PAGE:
An administrative law judge should have presided over the hearing instead of Warhank, it said.
"We were perfectly within the law in exercising the option of using an agency hearing officer," she said, adding that she was hired by OPI last summer and listened with an open mind. "We all felt that it was not at all improper."
Miller said today he had not received a copy of the brief and could not comment.
The brief said that according to state law, colonies should have been allowed to call witnesses, cross-examine OPI and HPS personnel, and get subpoenas to require HPS officials to attend the hearing. The colonies should have been allowed to ask for copies of documents from HPS and OPI pertaining to the case before the hearing, it said.
"OPI's failure to adopt and comport with basic procedural due rules denies the Colonies schools, and for that matter, any private school student in Montana to a realistic opportunity to ascertain fiscal records in the sole possession of the public school," the brief said.
Warhank said the documents that the colonies wanted were public information, so subpoenas and discovery motions were not necessary.
The Montana Administrative Procedures Act specifies that state agencies like OPI must follow strict standards of public notification and public comment when adopting their use, the brief said. Bartos argued that the handbook that lays out OPI's hearing procedure was not adopted according to those standards and is therefore invalid.
Warhank said that the law Bartos cited in the brief did not apply to OPI's hearing because it only applies to hearings involving contested cases.
HPS agreed to abide by whatever OPI determined to be fair, she said, so it was not a contested case and did not fall under the Montana Administrative Procedures Act.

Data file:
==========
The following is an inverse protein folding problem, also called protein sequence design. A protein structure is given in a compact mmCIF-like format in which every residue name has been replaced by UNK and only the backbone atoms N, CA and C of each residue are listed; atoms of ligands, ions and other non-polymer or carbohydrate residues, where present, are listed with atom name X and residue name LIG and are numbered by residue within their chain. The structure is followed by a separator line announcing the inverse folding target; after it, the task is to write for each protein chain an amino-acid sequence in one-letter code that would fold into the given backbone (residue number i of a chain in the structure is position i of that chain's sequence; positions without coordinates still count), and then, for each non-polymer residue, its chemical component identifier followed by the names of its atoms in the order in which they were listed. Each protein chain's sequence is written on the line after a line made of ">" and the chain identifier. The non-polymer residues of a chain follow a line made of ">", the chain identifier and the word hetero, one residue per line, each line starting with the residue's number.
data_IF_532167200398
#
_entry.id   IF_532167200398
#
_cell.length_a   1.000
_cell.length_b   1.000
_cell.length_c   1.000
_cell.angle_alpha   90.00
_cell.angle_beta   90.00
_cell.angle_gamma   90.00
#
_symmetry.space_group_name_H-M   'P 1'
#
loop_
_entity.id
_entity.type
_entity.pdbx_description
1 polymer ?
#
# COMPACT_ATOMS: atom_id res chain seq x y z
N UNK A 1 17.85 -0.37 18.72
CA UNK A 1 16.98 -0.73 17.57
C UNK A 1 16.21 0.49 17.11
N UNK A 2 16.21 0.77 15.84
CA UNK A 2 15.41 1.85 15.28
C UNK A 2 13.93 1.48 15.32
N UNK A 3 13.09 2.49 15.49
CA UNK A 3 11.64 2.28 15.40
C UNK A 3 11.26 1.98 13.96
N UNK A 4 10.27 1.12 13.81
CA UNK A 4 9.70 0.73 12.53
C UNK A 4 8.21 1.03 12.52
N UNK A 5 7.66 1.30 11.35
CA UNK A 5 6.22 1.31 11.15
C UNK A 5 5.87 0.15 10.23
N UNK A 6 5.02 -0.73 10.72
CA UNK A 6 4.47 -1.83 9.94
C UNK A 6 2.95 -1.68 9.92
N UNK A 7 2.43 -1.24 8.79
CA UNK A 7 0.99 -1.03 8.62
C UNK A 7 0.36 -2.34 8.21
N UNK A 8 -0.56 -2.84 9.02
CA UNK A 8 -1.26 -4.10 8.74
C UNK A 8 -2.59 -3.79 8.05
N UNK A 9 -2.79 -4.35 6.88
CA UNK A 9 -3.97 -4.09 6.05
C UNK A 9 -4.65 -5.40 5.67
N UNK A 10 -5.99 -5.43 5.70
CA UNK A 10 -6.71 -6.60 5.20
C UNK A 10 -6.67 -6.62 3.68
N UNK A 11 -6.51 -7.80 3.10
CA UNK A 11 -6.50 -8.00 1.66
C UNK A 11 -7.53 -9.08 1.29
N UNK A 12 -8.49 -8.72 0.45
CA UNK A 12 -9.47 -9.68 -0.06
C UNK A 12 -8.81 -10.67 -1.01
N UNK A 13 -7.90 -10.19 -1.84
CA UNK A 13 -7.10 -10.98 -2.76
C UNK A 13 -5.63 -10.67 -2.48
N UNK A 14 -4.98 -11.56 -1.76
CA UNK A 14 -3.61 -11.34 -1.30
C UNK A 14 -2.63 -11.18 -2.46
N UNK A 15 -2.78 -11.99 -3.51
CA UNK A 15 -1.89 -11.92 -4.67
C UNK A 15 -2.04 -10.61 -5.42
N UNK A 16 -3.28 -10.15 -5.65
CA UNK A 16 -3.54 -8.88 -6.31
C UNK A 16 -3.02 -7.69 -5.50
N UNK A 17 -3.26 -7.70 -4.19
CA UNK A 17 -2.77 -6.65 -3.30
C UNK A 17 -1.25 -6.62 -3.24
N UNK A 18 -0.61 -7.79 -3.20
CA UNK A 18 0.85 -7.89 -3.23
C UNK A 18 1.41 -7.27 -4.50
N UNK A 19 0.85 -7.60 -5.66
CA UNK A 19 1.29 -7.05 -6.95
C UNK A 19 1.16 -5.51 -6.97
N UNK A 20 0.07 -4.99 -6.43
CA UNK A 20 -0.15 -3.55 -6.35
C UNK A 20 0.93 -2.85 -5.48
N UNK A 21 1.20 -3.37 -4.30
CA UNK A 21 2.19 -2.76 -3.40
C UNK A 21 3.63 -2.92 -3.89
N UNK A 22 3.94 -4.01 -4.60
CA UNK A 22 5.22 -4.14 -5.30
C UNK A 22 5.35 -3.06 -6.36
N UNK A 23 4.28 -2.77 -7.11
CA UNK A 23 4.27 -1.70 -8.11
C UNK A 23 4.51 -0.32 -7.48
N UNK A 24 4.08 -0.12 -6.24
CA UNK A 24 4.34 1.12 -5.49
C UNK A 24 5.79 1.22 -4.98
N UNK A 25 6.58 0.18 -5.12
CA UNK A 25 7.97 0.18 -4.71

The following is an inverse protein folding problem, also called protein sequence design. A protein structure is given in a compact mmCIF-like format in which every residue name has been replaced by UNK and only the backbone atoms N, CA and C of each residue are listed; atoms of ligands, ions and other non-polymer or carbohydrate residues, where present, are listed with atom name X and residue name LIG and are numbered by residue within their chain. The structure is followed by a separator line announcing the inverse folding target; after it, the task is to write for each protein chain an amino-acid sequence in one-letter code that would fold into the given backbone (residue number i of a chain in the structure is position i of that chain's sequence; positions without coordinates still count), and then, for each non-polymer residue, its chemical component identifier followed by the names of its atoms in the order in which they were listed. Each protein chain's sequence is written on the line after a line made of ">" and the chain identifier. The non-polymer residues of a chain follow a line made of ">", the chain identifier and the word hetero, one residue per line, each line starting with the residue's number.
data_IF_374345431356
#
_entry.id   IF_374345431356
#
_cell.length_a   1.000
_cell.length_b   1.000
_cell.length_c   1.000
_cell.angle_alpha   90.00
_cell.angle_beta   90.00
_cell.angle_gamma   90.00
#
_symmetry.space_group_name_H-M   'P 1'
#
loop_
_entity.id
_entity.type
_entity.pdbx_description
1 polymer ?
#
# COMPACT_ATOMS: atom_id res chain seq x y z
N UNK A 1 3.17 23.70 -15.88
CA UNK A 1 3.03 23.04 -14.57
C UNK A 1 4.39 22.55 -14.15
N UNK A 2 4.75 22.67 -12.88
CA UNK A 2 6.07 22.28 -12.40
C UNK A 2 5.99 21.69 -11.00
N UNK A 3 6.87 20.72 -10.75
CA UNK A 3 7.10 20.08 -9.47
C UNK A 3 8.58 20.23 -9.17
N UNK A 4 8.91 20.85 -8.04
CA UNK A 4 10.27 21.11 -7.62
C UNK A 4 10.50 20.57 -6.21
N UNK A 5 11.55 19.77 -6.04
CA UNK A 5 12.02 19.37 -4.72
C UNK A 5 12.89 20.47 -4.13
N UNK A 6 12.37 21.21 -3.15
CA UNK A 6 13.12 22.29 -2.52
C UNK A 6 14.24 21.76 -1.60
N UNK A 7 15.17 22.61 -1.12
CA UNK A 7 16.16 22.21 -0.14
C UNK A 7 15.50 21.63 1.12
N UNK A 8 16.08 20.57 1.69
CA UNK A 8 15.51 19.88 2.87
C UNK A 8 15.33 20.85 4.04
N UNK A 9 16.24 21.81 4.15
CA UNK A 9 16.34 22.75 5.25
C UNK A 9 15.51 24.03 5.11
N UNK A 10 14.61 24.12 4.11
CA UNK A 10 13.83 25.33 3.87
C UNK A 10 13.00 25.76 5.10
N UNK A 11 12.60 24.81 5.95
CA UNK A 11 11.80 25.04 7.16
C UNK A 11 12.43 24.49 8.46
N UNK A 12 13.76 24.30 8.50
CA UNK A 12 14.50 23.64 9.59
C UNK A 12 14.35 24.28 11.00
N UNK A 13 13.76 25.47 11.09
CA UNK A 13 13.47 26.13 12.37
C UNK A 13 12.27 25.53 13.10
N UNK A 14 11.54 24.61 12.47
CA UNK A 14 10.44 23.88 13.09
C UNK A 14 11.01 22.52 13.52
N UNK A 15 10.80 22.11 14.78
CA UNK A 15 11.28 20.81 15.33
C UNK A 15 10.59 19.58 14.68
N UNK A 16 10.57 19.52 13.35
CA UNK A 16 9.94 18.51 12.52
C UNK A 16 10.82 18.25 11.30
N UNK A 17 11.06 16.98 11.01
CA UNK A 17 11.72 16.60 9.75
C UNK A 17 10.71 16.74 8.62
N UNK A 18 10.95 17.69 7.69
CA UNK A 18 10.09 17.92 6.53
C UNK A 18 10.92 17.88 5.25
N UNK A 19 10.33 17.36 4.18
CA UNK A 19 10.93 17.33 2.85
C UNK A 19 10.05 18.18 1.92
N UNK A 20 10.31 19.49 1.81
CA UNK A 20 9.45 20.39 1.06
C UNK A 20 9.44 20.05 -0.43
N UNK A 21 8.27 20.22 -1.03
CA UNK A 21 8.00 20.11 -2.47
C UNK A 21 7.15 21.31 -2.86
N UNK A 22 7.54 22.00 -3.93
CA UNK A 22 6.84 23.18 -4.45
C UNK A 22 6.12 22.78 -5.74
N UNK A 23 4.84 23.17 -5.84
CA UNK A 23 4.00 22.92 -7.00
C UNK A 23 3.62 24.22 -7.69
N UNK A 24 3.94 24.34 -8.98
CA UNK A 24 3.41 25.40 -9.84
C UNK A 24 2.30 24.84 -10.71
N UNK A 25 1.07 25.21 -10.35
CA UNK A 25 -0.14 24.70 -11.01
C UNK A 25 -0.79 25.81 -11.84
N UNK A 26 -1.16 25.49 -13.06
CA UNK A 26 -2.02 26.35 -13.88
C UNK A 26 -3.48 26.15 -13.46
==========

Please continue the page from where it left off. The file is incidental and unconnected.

In January Miller said the district had paid off the entire amount it owed to East End Colony and still owed Hilldale Colony $11,314.
The brief said HPS still owes East End Colony $8,441 for both the 1992-1993 and 1993-1994 school years, and $9,750 for the 1994-1995 school year. It also said HPS still owes Hilldale colony $11,010 for both the 1992-1993 and 1993-1994 school years, and $12,090 for the 1994-1995 school year.
Hilldale Colony did not apply for Title I dollars during those years, but that was because it was told by Havre Public Schools that the colony school would get only about $300 a year in Title I funds, Bartos said in a previous interview.
Warhank said that because there was no statute of limitations by law, it was up to OPI to determine how far back it would go.
"The review period was reasonable," she said. "We felt it was reasonable and in fact it was more generous than the (U.S. Department of Education) would have been."
Virginia Berg, education program specialist at the U.S. Department of Education, said Monday she had not yet received the brief. She would not comment on when a decision will be made or who will make it.
Joe Waldner, school administrator of East End Colony School, said today he received the brief but has not had time to read it.
Dave Kleinsasser, school administrator of Hilldale Colony School, said Monday he had received it, but declined to comment.